He laughed at the caveat, but I was dead serious about it. Yesterday I received an email notifying me that our bass class scheduled for tomorrow had been changed to tonight. In case that sentence threw you for a loop, Tuesday I received an email notifying me that Thursday's class had been changed to Wednesday evening. I wrote back that due to a previous commitment, I would be unable to attend.
Today as I passed the bass professor's room on my way to band rehearsal, prof. Kieran and Blake (president of the bass society) were standing outside the door talking. We greeted one another and I asked Blake if he had received my reply. He had not, so I told him of my previous commitment, to which Kieran joked, "Well, we know where his priorities lie!"
"My mother used to tell me," I replied, "that if you make a commitment, you stick to it, even if something better comes along." Kieran and Blake thought for a moment, and said they thought that was a good word for the day. But as I was setting up for band, the caveat occurred to me. Fortunately, Kieran was still in his office as I walked the hallway after rehearsal. I leaned in the door.
"There is one exception to my quip," I said. "If you're dating, take the better one that comes along. But once the date turns into a spouse, the original holds." Kieran just shook his head.
It's true. The whole purpose of dating ought to be to learn about the other person and about yourself. We talk about compatibility, but that's not the point. Dating is a journey in self-discovery, and often the person who seems incompatible is exactly the one who helps you discover the real you. Of course, there must be plenty of areas of agreement, especially in core values, but when couples who were struggling would tell me they weren't compatible, I had all I could do to stifle a belly laugh.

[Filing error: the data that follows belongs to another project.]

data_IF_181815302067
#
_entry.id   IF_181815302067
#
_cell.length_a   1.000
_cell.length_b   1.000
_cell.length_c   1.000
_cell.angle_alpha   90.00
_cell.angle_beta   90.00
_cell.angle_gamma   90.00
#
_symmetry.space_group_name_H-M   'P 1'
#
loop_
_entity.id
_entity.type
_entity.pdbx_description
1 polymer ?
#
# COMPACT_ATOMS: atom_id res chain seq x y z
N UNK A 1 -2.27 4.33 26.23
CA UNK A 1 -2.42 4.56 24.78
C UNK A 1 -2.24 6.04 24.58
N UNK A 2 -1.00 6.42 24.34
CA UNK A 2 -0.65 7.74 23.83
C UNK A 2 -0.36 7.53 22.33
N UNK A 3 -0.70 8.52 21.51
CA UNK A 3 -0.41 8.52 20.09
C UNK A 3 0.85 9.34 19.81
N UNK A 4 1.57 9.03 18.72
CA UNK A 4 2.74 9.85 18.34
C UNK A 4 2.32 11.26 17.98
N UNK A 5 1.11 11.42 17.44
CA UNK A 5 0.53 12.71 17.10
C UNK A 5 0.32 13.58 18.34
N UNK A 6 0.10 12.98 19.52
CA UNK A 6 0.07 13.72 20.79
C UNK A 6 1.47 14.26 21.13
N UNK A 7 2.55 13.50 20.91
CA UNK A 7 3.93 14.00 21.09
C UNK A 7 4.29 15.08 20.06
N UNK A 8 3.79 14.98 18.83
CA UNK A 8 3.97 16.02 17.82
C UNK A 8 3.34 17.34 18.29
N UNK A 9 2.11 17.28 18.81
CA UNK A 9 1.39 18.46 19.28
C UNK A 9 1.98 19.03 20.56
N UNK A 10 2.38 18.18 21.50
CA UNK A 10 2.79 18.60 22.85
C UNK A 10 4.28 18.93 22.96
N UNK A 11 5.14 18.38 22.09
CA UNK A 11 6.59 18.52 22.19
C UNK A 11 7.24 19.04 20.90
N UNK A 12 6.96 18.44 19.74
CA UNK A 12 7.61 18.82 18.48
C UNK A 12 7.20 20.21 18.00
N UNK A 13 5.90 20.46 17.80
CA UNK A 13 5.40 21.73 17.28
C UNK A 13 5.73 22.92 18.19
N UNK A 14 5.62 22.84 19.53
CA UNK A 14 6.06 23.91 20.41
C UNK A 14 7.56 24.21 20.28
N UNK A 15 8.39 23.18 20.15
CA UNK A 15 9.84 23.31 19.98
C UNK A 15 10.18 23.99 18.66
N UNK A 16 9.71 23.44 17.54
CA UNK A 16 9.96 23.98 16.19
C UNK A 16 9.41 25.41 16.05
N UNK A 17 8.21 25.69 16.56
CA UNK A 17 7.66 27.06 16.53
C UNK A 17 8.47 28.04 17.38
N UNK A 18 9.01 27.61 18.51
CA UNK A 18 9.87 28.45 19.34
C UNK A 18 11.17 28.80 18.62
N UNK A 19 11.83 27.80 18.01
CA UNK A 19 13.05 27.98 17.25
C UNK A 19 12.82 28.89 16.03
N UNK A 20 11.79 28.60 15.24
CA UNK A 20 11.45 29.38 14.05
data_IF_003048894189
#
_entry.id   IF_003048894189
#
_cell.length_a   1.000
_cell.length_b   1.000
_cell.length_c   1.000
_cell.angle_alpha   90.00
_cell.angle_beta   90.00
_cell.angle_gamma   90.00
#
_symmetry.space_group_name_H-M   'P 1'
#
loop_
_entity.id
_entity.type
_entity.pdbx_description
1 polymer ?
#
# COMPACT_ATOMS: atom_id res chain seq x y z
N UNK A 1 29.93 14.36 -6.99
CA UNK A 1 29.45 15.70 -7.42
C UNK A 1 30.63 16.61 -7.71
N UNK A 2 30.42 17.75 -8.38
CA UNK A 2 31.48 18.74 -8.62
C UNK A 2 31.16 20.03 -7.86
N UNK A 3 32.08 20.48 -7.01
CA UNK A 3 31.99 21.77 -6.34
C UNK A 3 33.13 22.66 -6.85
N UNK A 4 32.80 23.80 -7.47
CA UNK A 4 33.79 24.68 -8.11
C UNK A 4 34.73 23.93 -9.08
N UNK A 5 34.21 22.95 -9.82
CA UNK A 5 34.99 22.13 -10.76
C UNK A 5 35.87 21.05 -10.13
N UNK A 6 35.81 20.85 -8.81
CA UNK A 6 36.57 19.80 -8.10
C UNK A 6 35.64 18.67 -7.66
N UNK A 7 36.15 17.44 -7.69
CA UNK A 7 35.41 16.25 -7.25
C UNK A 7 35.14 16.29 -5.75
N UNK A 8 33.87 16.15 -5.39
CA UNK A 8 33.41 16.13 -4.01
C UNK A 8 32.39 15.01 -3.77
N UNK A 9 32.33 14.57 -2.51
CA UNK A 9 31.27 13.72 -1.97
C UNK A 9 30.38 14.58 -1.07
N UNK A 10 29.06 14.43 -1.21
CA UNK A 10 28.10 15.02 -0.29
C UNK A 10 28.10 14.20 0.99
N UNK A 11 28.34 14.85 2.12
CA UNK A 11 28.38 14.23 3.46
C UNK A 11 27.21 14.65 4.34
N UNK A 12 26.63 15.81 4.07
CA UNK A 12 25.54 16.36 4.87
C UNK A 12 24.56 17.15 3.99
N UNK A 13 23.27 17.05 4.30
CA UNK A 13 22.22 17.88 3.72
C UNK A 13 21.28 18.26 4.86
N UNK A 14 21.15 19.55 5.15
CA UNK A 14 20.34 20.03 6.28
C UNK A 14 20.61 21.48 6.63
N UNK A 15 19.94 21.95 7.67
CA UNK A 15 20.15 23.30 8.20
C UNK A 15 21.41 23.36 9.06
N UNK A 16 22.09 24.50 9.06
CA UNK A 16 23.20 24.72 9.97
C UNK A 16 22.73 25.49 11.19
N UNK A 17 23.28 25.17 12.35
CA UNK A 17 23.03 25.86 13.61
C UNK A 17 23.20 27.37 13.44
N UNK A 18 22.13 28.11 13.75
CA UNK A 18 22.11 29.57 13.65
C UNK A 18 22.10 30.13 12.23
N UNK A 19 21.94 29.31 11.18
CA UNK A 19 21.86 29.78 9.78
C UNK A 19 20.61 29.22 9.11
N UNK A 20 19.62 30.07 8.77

"Of course you're incompatible!" I would say. "One of you is male, and the other is female! You can't get much more incompatible than that!" Linda and I are different in almost any way imaginable, but we choose to make those differences work for us instead of against us. Before we were married, we had the opportunity to date, and if either of us thought someone better had come along, we were free to make that choice. Actually, Linda did at one point, but soon realized the error of her ways (She's going to hit me when she reads this!). But once we made the choice to marry, the old rule ruled.
To be honest, I don't know if anyone better has come along. I never considered the possibility. That door was closed nearly 47 years ago, bolted, locked, and the key thrown away. Mom's advice has made life a whole lot easier. I keep my commitments, no matter what, except for those times I just plain forget. I didn't have to manufacture excuses for not fulfilling my original commitment tonight, and I don't have to endure the uncertainties of a relationship that has no deeper foundations than our immediate feelings. That original commitment has proven to be the right one for me, and mom's advice if heeded, would save a lot of people a lot of grief.